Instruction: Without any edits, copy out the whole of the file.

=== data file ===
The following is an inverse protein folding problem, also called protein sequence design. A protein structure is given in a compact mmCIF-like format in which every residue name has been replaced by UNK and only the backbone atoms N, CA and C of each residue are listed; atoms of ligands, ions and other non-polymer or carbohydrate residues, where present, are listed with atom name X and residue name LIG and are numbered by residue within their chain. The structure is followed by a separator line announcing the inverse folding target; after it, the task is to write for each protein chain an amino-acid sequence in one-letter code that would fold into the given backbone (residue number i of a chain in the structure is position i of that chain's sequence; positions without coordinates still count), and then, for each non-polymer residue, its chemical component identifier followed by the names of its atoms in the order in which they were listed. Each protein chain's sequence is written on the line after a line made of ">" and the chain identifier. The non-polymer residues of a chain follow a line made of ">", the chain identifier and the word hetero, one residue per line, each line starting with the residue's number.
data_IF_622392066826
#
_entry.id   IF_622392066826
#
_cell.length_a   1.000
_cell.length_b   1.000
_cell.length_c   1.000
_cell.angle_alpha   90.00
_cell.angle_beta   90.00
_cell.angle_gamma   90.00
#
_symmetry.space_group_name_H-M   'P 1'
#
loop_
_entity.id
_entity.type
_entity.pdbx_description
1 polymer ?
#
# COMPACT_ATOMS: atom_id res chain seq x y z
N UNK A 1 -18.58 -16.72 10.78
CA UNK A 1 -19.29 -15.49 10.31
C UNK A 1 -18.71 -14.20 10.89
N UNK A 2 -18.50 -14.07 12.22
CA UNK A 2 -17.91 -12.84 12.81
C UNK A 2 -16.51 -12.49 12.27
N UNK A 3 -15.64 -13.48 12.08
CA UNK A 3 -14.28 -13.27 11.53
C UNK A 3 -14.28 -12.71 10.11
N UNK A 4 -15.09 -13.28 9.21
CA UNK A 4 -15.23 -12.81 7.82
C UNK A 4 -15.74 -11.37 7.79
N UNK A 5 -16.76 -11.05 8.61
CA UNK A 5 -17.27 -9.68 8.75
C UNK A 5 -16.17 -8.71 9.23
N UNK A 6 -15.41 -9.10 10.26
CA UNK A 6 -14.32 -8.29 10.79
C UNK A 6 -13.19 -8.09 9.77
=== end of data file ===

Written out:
The following is an inverse protein folding problem, also called protein sequence design. A protein structure is given in a compact mmCIF-like format in which every residue name has been replaced by UNK and only the backbone atoms N, CA and C of each residue are listed; atoms of ligands, ions and other non-polymer or carbohydrate residues, where present, are listed with atom name X and residue name LIG and are numbered by residue within their chain. The structure is followed by a separator line announcing the inverse folding target; after it, the task is to write for each protein chain an amino-acid sequence in one-letter code that would fold into the given backbone (residue number i of a chain in the structure is position i of that chain's sequence; positions without coordinates still count), and then, for each non-polymer residue, its chemical component identifier followed by the names of its atoms in the order in which they were listed. Each protein chain's sequence is written on the line after a line made of ">" and the chain identifier. The non-polymer residues of a chain follow a line made of ">", the chain identifier and the word hetero, one residue per line, each line starting with the residue's number.
data_IF_622392066826
#
_entry.id   IF_622392066826
#
_cell.length_a   1.000
_cell.length_b   1.000
_cell.length_c   1.000
_cell.angle_alpha   90.00
_cell.angle_beta   90.00
_cell.angle_gamma   90.00
#
_symmetry.space_group_name_H-M   'P 1'
#
loop_
_entity.id
_entity.type
_entity.pdbx_description
1 polymer ?
#
# COMPACT_ATOMS: atom_id res chain seq x y z
N UNK A 1 -18.58 -16.72 10.78
CA UNK A 1 -19.29 -15.49 10.31
C UNK A 1 -18.71 -14.20 10.89
N UNK A 2 -18.50 -14.07 12.22
CA UNK A 2 -17.91 -12.84 12.81
C UNK A 2 -16.51 -12.49 12.27
N UNK A 3 -15.64 -13.48 12.08
CA UNK A 3 -14.28 -13.27 11.53
C UNK A 3 -14.28 -12.71 10.11
N UNK A 4 -15.09 -13.28 9.21
CA UNK A 4 -15.23 -12.81 7.82
C UNK A 4 -15.74 -11.37 7.79
N UNK A 5 -16.76 -11.05 8.61
CA UNK A 5 -17.27 -9.68 8.75
C UNK A 5 -16.17 -8.71 9.23
N UNK A 6 -15.41 -9.10 10.26
CA UNK A 6 -14.32 -8.29 10.79
C UNK A 6 -13.19 -8.09 9.77